Research Result :: Climate models run supercomputer catwalk
(04/10/2011) Finnish scientists have used supercomputing infrastructure developed by EU-funded researchers to study the accuracy of climate models as part of an on-going effort to improve their accuracy and relevance. Climate models are essential to prepare society for the potential impacts of climate change, but the science is hugely complex and still suffers from significant uncertainty.
Current predictions suggest that temperature could rise anywhere between 1.1 and 6.4 °C in the period 1990 to 2095.This is a huge variation.
'The most important individual uncertainty factor in climate modelling is changing cloudiness,' says Petri Räisänen from the Finnish Meteorology Institute and a researcher with the MillCli project. 'Should low-level clouds increase in the future, more solar radiation will be reflected into space, which would then work against global warming. Then again, should low-level clouds recede, global warming will escalate,' says Dr Räisänen.
So the MillCli project used supercomputing resources provided by the 'Distributed European infrastructure for supercomputing applications' (DEISA) to study two key uncertainly factors in climate models: clouds and their interaction with radiation.
DEISA is a hugely important resource for European scientists like Dr Räisänen. Over the course of some five years and two project phases, DEISA has assembled Europe's most powerful supercomputers via a network, and developed tools to help researchers to use this massive computing power, no matter where they are based.
The team also provided support and advice to be sure researchers can get the greatest benefit from the available equipment. So now, for example, Irish scientists can use German supercomputers optimised by Dutch programmers and supported by Spanish, French or Italian technical experts. It is truly a pan-European supercomputing platform.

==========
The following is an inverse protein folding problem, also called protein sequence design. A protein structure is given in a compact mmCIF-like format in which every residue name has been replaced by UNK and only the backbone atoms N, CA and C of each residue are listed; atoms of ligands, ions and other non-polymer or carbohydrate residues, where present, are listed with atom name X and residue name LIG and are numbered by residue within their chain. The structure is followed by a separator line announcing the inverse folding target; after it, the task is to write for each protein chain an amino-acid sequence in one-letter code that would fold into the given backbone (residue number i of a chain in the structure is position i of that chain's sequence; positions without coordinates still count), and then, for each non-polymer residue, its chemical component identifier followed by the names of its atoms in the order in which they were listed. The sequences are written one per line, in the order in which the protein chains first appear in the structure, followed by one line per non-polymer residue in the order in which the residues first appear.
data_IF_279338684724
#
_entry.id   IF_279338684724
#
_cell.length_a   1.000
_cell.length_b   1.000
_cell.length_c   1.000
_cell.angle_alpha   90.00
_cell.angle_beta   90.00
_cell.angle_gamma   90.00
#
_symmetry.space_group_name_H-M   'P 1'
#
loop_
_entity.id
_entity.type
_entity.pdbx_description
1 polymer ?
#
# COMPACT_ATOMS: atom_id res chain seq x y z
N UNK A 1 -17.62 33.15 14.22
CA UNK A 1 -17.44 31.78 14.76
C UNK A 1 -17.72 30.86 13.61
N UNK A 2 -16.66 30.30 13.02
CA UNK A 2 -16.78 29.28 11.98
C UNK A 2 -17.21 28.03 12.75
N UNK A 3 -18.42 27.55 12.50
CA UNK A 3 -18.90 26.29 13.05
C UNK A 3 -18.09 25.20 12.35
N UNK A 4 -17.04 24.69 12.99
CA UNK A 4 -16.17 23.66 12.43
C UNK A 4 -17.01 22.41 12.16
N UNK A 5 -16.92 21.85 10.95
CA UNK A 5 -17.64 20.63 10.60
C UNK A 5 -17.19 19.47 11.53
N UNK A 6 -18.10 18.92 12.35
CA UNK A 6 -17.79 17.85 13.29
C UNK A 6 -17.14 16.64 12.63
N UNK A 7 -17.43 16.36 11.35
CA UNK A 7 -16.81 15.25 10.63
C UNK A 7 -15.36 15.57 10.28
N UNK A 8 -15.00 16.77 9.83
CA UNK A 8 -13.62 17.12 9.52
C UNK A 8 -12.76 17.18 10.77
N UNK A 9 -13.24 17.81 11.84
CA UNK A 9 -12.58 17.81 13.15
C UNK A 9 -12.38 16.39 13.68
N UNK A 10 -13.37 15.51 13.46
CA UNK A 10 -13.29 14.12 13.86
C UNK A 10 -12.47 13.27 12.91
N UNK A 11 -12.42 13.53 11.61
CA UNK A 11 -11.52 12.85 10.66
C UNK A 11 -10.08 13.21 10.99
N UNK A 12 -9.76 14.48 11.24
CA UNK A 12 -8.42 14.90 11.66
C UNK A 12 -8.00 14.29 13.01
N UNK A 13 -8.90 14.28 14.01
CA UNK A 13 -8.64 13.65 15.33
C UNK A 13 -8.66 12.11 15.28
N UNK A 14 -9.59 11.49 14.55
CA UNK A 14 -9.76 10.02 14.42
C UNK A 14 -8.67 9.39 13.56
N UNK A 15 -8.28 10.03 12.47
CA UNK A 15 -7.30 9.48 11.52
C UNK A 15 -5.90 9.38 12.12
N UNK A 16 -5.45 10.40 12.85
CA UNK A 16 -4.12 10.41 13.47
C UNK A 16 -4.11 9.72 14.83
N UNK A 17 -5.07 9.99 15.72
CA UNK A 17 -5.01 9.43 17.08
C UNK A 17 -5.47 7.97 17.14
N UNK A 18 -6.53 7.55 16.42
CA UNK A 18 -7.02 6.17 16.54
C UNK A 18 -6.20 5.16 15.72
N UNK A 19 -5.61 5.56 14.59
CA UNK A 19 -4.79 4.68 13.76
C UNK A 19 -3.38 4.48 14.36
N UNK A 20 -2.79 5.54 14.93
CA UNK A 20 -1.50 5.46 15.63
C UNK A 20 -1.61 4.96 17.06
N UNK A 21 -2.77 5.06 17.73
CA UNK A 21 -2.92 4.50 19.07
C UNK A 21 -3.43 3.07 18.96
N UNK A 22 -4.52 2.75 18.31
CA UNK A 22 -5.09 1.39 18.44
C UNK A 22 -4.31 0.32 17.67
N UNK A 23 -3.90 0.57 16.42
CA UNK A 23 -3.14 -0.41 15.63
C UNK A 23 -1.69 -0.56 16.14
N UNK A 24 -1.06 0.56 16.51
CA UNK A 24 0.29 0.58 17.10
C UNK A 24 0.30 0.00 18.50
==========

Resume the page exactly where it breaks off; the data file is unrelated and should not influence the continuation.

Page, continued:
Part of DEISA's work has led to the development of the 'DEISA extreme computing initiative' (DECI), which makes world-class resources available to European scientists who are tackling really tough scientific problems. Indeed, DECI has supported numerous climate change research initiatives throughout Europe - mainly in relation to modelling and simulation - and has been invaluable to MillCli's work.
'Although our computations consumed only 12 % of the CPU quota allocated to MillCli, they would have been too extensive to be run on the computational resources available at the Finnish Meteorological Institute,' notes Dr Räisänen.
MillCli needed extremely powerful computers to understand clouds and radiation and how they are represented in current models. 'The most important problem here is insufficient resolution,' notes Dr Räisänen. 'The model atmosphere consists of grid cells with a typical area of 200x200 km and a height of 0.5-1 km. Many processes affecting the generation and properties of cloud formation occur on a much smaller scale.'
MillCli used the ECHAM 'General circulation model' (GCM) of the atmosphere to study the problem in question. ECHAM5 is the fifth generation of the model, which was developed by the Max Planck Institute for Meteorology. It is a highly regarded model within climate studies and it was one of the GCMs used by the Intergovernmental Panel on Climate Change to predict the rate of global warming for this century.
'The goal was to study how the use of a more advanced treatment of subgrid-scale cloud structure - features smaller than the model 200 km grid-spacing - influences the climate simulated by ECHAM5, and in particular its sensitivity to increased atmospheric CO2.'